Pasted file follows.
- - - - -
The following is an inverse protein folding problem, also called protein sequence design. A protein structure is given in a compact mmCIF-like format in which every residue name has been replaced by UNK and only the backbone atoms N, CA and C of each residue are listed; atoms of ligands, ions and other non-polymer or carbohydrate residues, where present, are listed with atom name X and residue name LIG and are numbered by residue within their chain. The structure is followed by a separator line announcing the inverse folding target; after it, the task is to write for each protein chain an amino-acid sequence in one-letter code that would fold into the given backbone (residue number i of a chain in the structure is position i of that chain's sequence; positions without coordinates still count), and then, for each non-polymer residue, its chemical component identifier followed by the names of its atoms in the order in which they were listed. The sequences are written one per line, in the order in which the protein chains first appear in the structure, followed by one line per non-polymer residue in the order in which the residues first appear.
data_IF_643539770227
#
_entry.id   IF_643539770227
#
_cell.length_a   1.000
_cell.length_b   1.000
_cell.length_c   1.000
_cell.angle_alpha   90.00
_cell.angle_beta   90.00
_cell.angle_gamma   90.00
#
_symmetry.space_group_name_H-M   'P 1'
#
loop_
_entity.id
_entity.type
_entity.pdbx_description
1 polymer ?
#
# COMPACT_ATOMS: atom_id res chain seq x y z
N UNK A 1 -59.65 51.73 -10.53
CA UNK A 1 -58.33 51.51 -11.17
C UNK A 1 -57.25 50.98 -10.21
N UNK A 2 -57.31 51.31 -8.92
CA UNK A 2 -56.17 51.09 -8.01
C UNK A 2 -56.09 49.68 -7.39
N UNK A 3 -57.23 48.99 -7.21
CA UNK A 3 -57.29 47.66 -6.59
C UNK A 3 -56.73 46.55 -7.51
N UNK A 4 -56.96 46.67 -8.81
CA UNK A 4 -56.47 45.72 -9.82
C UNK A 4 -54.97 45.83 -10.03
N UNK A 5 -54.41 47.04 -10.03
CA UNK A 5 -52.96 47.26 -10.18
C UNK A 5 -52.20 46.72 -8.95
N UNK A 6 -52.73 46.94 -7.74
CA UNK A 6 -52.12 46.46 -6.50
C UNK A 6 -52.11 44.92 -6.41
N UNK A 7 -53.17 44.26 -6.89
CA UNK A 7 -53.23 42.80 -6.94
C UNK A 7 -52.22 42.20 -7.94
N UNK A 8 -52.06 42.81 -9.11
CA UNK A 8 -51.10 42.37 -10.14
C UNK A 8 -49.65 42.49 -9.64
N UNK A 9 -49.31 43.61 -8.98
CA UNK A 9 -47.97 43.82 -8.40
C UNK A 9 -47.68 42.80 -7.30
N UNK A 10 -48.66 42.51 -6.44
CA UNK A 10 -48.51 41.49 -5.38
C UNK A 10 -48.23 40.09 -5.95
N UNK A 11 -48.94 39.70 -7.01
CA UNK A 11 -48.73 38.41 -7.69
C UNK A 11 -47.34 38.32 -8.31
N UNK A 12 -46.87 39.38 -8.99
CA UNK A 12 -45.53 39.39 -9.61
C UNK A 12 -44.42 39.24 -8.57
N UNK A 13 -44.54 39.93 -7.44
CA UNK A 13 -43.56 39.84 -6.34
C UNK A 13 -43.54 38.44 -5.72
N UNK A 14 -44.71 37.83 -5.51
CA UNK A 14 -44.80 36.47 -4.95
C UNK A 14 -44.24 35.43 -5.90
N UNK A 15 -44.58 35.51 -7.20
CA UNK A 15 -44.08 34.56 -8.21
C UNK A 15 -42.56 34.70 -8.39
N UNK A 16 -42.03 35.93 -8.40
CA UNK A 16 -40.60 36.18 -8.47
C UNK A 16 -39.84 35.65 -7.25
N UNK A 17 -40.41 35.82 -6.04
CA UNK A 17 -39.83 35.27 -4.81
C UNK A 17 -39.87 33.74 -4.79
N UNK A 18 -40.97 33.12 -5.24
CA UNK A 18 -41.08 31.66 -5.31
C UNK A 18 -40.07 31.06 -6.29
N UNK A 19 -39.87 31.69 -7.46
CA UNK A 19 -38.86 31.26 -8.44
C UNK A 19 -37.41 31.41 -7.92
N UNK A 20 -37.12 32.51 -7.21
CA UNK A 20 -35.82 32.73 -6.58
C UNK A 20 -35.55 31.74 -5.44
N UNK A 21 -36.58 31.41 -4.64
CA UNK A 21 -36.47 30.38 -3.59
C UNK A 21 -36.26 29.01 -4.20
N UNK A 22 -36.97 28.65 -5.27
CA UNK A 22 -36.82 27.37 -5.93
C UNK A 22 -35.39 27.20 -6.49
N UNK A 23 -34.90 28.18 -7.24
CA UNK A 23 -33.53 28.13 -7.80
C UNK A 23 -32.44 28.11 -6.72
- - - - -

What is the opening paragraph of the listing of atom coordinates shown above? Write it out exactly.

The following is an inverse protein folding problem, also called protein sequence design. A protein structure is given in a compact mmCIF-like format in which every residue name has been replaced by UNK and only the backbone atoms N, CA and C of each residue are listed; atoms of ligands, ions and other non-polymer or carbohydrate residues, where present, are listed with atom name X and residue name LIG and are numbered by residue within their chain. The structure is followed by a separator line announcing the inverse folding target; after it, the task is to write for each protein chain an amino-acid sequence in one-letter code that would fold into the given backbone (residue number i of a chain in the structure is position i of that chain's sequence; positions without coordinates still count), and then, for each non-polymer residue, its chemical component identifier followed by the names of its atoms in the order in which they were listed. The sequences are written one per line, in the order in which the protein chains first appear in the structure, followed by one line per non-polymer residue in the order in which the residues first appear.